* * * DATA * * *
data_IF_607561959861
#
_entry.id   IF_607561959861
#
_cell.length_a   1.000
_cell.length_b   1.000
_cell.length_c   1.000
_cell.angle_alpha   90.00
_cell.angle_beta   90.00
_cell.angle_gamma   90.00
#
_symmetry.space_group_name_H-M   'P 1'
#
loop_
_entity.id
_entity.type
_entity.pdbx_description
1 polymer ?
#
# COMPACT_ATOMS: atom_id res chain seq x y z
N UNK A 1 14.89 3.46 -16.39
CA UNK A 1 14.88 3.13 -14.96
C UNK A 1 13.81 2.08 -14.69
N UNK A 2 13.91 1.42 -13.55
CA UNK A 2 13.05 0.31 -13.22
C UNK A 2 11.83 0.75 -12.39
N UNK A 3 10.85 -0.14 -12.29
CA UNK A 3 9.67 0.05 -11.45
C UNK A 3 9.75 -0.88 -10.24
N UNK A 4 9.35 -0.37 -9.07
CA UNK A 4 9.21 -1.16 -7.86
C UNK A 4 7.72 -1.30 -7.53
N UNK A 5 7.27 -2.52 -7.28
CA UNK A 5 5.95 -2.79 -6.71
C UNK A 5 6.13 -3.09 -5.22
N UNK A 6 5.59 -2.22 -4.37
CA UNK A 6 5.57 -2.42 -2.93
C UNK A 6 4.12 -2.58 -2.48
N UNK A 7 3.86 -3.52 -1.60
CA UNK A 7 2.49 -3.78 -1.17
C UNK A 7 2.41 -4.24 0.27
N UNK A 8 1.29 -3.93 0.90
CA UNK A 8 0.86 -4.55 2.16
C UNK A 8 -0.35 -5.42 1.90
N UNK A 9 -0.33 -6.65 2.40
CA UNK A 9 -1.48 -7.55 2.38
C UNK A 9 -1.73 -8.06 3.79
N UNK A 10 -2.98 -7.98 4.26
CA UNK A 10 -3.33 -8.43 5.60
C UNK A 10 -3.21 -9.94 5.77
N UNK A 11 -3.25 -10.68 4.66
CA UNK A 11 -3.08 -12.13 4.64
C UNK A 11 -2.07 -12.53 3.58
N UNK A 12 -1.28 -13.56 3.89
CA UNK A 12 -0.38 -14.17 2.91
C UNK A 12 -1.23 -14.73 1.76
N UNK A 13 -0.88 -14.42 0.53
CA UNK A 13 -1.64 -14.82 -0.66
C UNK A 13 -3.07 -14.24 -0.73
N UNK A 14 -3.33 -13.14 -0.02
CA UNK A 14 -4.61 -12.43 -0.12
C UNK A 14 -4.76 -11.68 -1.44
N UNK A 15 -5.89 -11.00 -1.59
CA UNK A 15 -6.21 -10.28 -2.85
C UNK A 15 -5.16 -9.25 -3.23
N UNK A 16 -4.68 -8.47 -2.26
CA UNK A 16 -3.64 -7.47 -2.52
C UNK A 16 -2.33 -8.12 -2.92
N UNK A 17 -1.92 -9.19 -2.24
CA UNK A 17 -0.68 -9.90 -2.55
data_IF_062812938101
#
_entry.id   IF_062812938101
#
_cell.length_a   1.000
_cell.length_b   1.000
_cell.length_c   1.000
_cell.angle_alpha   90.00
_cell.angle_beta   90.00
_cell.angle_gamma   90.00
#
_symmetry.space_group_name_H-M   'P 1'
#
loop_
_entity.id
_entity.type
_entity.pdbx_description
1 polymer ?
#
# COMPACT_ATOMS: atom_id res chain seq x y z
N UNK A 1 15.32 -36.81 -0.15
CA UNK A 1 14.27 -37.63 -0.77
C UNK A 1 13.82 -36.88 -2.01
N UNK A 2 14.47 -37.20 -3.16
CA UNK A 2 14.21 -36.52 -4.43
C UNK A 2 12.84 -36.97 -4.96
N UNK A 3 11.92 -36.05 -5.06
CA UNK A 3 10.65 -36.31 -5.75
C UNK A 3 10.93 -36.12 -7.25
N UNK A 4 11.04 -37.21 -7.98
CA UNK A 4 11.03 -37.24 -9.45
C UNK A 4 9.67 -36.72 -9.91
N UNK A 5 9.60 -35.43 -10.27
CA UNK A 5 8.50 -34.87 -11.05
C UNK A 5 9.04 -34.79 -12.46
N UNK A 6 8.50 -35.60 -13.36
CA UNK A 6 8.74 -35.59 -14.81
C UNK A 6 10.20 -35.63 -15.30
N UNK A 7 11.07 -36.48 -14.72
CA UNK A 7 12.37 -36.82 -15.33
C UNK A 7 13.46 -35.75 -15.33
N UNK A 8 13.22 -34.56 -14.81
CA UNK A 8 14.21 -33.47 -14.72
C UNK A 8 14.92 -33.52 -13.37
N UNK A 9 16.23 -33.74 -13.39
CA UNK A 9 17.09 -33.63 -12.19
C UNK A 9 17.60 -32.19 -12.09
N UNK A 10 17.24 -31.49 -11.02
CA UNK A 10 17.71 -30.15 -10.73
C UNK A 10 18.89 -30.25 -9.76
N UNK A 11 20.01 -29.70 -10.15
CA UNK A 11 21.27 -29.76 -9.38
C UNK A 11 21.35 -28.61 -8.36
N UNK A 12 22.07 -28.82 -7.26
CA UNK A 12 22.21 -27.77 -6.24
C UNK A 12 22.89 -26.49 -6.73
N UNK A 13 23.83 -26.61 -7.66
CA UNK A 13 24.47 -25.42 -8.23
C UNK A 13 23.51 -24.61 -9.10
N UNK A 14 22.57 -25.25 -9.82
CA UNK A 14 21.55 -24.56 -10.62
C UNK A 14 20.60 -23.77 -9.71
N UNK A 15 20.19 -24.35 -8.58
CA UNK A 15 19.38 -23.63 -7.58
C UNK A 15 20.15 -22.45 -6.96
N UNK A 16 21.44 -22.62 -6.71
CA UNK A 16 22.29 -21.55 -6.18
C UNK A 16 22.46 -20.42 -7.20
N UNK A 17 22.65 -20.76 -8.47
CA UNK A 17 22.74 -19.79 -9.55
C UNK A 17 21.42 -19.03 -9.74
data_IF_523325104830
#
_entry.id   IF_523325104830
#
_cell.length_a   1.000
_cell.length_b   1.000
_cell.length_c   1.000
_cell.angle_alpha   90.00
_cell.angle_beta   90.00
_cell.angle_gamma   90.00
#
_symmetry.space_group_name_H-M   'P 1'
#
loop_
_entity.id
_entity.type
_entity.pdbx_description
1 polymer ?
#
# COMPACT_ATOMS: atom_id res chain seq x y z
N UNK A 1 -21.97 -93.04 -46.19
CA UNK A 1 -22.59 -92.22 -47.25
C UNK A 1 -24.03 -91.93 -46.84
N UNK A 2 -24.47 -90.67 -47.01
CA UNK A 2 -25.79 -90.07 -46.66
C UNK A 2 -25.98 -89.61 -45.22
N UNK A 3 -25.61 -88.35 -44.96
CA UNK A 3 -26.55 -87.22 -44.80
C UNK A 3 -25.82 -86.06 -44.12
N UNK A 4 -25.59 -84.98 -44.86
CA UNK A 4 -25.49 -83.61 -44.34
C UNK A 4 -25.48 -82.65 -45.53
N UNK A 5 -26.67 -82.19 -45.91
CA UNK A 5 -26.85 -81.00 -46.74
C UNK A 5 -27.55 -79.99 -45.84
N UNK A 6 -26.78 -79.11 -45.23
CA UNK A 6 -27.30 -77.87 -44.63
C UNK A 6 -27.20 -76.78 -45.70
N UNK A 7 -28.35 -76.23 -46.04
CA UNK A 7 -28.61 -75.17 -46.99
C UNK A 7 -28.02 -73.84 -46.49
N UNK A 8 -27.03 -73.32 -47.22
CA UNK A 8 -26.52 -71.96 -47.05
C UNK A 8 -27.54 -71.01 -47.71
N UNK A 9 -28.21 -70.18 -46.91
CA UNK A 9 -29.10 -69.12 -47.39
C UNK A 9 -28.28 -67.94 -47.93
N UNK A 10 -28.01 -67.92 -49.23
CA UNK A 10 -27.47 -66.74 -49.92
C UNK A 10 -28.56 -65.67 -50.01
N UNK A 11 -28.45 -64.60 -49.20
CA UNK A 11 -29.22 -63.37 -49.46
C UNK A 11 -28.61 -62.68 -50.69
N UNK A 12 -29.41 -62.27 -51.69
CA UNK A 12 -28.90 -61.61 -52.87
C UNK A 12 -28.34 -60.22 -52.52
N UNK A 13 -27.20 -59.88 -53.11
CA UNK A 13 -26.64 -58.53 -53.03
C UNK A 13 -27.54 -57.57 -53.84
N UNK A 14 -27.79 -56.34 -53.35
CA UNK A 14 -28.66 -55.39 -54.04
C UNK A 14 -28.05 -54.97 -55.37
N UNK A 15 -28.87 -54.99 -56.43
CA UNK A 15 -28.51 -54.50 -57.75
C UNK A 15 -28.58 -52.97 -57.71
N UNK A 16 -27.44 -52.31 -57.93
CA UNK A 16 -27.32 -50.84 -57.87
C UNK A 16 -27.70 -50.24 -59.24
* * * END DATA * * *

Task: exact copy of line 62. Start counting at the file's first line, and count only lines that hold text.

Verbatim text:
C UNK A 14 -4.76 -11.68 -1.44